What Are Neurotransmitters

and How They Affect Your Life?

Just like hormones govern many chemical functions in the body, the brain’s chemical functions are governed by messengers called neurotransmitters.

A neurotransmitter is a chemical messenger used by neurons (nerve cells) to communicate in one direction with other neurons. These neurotransmitters are either excitatory or inhibitory. Each cell receives its instructions through nerve processes called dendrites and it passes on instructions to the next cell through its axon. The gap between the axon of one cell and the dendrite of the next is called a synapse.

Special molecules in the dendrite are called receptors. They are shaped to receive only one type of neurotransmitter, which fits it like a key in a lock. The result is that if an excitatory neurotransmitter reaches the specific receptor, the cell tends to fire. If an inhibitory neurotransmitter reaches the receptor, the cell does not fire.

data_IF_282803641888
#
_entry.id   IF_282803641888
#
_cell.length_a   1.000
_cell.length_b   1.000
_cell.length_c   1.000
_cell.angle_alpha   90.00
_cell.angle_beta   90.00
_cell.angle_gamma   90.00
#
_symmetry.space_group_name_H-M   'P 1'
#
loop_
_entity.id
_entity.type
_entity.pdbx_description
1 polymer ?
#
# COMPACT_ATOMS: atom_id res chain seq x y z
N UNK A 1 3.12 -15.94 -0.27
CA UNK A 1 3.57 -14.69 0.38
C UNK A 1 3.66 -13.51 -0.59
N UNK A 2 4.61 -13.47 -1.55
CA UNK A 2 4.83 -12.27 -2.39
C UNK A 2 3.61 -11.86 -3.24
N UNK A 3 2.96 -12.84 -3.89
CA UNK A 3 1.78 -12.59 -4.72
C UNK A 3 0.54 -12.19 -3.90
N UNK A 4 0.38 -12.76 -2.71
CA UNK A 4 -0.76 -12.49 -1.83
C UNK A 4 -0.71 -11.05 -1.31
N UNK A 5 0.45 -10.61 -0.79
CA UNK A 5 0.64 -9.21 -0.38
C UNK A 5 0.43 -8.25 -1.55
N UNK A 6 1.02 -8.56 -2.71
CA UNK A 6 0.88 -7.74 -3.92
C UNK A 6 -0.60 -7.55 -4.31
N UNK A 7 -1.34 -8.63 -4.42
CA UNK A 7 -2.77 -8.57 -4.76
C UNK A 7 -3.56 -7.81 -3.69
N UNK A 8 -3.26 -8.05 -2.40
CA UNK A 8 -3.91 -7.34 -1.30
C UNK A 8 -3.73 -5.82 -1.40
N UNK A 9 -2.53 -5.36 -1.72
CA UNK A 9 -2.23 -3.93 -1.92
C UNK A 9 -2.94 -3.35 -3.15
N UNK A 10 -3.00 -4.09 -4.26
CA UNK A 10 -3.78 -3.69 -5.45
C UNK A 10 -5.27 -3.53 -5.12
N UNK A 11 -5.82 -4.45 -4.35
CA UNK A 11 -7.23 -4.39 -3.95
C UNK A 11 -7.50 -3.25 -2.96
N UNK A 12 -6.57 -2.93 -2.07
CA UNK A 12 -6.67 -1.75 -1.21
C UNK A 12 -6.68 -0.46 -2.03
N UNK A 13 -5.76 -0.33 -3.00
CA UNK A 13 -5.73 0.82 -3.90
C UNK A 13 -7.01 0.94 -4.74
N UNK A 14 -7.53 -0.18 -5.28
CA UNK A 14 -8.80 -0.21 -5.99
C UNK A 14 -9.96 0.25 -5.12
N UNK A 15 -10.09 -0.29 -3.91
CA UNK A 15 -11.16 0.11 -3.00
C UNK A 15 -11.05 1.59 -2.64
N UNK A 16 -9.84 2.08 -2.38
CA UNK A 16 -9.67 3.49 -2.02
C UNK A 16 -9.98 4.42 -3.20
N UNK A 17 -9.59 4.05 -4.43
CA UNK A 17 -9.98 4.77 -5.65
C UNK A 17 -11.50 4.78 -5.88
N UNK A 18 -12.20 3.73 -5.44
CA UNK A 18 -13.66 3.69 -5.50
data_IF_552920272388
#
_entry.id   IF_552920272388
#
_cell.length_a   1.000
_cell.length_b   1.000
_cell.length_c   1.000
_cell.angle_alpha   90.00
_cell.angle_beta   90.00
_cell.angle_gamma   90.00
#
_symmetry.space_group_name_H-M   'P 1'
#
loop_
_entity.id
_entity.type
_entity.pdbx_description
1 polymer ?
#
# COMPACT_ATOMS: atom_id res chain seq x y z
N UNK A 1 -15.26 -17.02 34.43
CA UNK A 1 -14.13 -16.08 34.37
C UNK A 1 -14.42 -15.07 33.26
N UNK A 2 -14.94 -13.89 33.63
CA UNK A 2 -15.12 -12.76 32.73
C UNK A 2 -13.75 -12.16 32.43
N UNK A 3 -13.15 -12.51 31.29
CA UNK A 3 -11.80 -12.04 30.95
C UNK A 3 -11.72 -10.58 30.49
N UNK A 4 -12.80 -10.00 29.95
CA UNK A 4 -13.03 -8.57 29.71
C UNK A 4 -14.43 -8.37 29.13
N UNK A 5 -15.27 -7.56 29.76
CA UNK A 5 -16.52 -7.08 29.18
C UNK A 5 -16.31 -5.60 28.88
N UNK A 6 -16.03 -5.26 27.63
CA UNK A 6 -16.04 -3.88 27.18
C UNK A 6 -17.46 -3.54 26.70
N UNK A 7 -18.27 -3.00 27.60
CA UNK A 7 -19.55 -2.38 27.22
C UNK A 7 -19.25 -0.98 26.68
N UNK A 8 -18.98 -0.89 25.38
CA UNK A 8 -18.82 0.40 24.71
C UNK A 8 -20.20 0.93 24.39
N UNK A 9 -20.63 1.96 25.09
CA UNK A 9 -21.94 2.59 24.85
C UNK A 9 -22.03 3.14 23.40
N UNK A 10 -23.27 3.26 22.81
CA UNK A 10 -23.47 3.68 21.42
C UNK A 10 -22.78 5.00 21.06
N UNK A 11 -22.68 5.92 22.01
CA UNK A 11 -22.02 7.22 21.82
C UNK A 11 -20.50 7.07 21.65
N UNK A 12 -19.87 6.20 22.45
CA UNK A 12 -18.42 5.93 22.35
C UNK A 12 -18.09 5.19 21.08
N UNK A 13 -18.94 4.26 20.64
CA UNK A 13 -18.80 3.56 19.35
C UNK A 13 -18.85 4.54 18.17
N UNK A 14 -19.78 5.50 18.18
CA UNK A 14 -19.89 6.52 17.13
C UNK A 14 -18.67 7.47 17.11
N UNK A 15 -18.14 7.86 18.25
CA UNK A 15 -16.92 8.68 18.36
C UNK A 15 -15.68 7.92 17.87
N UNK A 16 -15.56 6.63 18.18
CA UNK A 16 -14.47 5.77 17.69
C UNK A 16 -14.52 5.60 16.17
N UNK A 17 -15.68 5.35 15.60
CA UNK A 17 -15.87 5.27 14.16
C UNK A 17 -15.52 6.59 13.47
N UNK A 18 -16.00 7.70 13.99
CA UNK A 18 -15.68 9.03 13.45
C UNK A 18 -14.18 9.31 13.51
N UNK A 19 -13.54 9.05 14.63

If neurotransmitters of either type are in short supply, or if they are blocked from reaching their proper receptors, (as a result of either genetics and/or chemical use) cell function tends to be abnormal. The lack of neurotransmitter function then results in maladaptive behavior.

The human brain is very capable of automatically manufacturing the quantity of chemicals it needs IF it is given the raw materials (nutrients from foods) to do so. However, normal diet does not supply enough of the raw materials the brain needs to manufacture the needed level of neurotransmitters. Additionally, stress, worry, chemical use, poor nutrition, pollution and other factors of modern life are known to deplete neurotransmitter levels.

In order to ingest the required amount of food to provide the necessary amount of amino acids needed to maintain normal neurotransmitter levels we would have to eat each day:

  • Several pounds of fish
  • Gallons of whole milk,
  • Platters of cheese and turkey

Not only is this impractical it is impossible, so therefore another source of nutritional support is necessary so we do not gain hundreds of pounds.

Next we will look at a few of the more familiar neurotransmitters and their function. ->

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